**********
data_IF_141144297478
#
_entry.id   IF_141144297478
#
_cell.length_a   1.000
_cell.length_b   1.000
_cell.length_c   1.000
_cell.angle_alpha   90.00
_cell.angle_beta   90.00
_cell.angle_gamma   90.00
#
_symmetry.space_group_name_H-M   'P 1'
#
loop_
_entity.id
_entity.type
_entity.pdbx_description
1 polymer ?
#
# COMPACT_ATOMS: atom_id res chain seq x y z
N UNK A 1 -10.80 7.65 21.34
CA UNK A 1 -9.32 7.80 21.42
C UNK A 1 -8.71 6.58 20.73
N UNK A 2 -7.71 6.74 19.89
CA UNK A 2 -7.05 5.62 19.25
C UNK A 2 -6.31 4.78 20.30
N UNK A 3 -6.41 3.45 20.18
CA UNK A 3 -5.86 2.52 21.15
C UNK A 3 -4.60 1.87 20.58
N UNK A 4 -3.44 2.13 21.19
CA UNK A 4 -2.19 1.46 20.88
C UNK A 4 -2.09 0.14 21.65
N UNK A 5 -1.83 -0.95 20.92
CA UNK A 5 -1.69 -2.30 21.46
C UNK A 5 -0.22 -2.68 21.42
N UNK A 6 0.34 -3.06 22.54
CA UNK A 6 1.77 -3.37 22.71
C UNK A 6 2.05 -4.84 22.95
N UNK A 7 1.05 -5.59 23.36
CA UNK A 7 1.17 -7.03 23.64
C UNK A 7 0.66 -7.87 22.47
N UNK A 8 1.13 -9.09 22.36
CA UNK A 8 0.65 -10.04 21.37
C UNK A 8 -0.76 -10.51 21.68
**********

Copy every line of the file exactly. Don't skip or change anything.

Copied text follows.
data_IF_141144297478
#
_entry.id   IF_141144297478
#
_cell.length_a   1.000
_cell.length_b   1.000
_cell.length_c   1.000
_cell.angle_alpha   90.00
_cell.angle_beta   90.00
_cell.angle_gamma   90.00
#
_symmetry.space_group_name_H-M   'P 1'
#
loop_
_entity.id
_entity.type
_entity.pdbx_description
1 polymer ?
#
# COMPACT_ATOMS: atom_id res chain seq x y z
N UNK A 1 -10.80 7.65 21.34
CA UNK A 1 -9.32 7.80 21.42
C UNK A 1 -8.71 6.58 20.73
N UNK A 2 -7.71 6.74 19.89
CA UNK A 2 -7.05 5.62 19.25
C UNK A 2 -6.31 4.78 20.30
N UNK A 3 -6.41 3.45 20.18
CA UNK A 3 -5.86 2.52 21.15
C UNK A 3 -4.60 1.87 20.58
N UNK A 4 -3.44 2.13 21.19
CA UNK A 4 -2.19 1.46 20.88
C UNK A 4 -2.09 0.14 21.65
N UNK A 5 -1.83 -0.95 20.92
CA UNK A 5 -1.69 -2.30 21.46
C UNK A 5 -0.22 -2.68 21.42
N UNK A 6 0.34 -3.06 22.54
CA UNK A 6 1.77 -3.37 22.71
C UNK A 6 2.05 -4.84 22.95
N UNK A 7 1.05 -5.59 23.36
CA UNK A 7 1.17 -7.03 23.64
C UNK A 7 0.66 -7.87 22.47
N UNK A 8 1.13 -9.09 22.36
CA UNK A 8 0.65 -10.04 21.37
C UNK A 8 -0.76 -10.51 21.68